1st Edition

Listening to Music in Psychotherapy

By Mary Butterton Copyright 2008
    316 Pages
    by CRC Press

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    This enlightening text promotes listening to music as a rewarding component in the psychotherapeutic consultation. Unlike other guides on the topic, this book encourages the choice of music to come from the patient, rather than being prescriibed by the therapist. The comprehensive approach considers both theoretical and practical application, in any therapy setting.

    Featuring interviews from spiritual leaders, therapists, musicians and poets, the book explores the personal importance of listening to music and discovering how music can bring on strong emotions and reinforce feelings.

    Listening to Music in Psychotherapy is a practical guide that is invaluable for psychotherapists, counsellors and music therapists. Healthcare professionals with an interest in music therapy will also find it of great interest, as will course leaders and students in psychology, counselling and psychotherapy.

    Conversation with Mercedes Pavlicevic — Professor of Music Therapy in South Africa. Conversation with Katie Melua — singer. Conversation with Baroness Julia Neuberger. Conversation with Benjamin Zephaniah — poet. A gathering of musical experiences. How do we understand what we know? Philosophy and sociology of the experience of music. The psychology of the experience of music. The ‘habitus’ of the experience of music and music therapy. The experience of the origins of self-in-relationship in neuroscience and music. The experience of listening to music within psychotherapy. ‘A two-part invention’ case study. Reflection and integration of ideas on the experience of listening to music in psychotherapy. Musical analysis of the experience. Where are we now? Coda.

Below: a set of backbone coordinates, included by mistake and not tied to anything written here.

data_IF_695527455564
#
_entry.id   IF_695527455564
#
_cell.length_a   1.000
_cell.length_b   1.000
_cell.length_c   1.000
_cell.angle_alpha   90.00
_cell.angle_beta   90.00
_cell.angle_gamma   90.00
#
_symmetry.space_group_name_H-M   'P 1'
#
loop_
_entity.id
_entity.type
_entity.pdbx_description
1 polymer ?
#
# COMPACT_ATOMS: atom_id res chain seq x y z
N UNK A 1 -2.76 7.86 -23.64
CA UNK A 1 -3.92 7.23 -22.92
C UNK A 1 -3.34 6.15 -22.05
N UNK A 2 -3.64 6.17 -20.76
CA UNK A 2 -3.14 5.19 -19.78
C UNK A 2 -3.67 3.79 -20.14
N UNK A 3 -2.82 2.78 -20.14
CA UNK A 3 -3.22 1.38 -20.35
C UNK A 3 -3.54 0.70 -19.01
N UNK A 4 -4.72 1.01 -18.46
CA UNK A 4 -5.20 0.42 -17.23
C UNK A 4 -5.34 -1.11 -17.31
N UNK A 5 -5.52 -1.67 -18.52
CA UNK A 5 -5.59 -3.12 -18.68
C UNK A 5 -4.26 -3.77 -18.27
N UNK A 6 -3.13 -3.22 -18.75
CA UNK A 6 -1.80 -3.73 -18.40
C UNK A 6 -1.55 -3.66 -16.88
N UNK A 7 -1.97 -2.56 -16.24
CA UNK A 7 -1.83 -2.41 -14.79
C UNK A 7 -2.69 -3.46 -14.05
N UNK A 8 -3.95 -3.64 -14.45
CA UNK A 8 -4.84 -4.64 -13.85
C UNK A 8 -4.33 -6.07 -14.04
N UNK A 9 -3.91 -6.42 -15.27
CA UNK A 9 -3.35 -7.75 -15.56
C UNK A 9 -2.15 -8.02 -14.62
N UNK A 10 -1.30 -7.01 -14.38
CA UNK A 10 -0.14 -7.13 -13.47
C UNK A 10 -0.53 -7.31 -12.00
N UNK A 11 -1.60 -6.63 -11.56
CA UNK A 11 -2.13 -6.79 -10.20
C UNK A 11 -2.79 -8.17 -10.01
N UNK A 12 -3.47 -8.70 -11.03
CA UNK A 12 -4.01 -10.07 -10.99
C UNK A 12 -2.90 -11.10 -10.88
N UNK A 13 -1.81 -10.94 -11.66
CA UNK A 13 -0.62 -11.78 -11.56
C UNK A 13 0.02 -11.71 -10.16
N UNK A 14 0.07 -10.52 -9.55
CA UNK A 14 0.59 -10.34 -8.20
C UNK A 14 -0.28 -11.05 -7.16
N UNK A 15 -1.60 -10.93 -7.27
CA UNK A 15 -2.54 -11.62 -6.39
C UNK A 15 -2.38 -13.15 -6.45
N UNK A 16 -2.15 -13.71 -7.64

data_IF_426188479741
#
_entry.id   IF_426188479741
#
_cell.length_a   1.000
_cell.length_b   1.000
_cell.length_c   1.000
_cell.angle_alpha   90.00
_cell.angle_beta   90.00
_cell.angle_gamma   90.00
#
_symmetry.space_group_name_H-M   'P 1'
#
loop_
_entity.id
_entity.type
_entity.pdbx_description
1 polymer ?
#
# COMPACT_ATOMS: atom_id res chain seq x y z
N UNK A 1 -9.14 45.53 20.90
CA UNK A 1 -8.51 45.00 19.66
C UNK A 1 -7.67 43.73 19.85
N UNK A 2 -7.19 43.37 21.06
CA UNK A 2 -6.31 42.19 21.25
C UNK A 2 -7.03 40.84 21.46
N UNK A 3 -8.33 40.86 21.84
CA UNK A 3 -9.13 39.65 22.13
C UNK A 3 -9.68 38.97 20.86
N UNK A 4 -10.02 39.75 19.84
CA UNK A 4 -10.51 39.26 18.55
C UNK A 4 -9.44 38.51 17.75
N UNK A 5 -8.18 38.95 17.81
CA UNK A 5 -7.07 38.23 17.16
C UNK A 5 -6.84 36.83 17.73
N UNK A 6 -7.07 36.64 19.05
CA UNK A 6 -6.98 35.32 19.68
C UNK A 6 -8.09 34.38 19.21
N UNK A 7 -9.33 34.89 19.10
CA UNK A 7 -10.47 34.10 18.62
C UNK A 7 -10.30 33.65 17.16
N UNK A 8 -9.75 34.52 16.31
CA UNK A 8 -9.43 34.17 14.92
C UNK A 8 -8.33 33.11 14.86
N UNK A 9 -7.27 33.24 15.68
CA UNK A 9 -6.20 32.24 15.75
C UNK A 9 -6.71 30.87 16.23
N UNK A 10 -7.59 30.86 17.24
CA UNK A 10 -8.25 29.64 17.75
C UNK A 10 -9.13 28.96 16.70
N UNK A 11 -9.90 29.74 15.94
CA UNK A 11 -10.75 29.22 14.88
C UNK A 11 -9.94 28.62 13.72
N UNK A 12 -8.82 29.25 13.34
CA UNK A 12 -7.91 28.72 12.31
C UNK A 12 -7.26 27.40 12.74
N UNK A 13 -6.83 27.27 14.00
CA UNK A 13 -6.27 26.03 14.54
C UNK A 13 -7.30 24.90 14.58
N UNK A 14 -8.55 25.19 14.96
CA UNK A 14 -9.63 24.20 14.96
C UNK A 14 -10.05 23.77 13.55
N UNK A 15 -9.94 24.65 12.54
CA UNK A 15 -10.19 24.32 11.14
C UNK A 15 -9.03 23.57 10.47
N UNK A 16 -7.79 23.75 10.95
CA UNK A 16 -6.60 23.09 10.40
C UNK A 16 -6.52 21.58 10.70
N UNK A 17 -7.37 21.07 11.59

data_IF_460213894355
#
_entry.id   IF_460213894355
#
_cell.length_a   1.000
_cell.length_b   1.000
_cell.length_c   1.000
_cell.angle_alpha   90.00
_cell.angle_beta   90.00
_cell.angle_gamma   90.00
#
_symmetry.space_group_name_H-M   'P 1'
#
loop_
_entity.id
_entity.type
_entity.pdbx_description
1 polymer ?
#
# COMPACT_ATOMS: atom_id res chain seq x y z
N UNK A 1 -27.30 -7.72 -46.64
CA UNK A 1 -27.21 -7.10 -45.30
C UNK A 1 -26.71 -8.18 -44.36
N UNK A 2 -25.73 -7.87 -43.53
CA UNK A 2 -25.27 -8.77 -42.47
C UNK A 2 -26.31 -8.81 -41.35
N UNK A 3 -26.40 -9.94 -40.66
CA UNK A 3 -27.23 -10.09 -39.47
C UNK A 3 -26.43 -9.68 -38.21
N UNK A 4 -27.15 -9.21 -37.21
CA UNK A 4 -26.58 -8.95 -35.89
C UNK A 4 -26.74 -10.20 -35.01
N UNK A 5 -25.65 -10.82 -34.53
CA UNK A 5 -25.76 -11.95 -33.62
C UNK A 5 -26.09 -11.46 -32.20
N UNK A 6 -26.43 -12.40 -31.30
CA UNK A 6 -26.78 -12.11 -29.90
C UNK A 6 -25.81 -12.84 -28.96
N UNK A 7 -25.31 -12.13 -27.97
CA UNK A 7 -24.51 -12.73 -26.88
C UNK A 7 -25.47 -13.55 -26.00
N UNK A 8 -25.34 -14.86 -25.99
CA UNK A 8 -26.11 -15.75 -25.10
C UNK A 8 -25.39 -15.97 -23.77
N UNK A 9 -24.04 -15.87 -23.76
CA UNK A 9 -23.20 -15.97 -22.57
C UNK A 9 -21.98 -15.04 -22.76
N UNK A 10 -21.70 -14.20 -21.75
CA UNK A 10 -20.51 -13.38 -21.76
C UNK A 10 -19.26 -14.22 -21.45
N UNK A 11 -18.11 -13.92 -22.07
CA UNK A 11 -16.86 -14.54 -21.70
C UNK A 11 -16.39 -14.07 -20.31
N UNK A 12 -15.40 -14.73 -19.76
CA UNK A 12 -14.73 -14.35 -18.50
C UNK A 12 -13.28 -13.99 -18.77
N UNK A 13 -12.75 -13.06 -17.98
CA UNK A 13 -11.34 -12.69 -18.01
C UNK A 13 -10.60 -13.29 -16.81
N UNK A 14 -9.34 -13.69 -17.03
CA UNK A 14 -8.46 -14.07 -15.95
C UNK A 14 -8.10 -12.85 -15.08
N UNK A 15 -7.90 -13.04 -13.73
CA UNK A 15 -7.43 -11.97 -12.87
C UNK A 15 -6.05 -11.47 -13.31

Mary Butterton

    'Mary's absorbing overview of philosophical, sociological, psychological, and neuroscientific theories of what music is, clears the way for deep appreciation of music therapy. This is book about a new more vital way of understanding the human spirit, and it offers a different way of managing a therapeutic relationship, one that invites the patient to gain hope and pleasure from the rhythm and sympathy of music.'

    Colwyn Trevarthen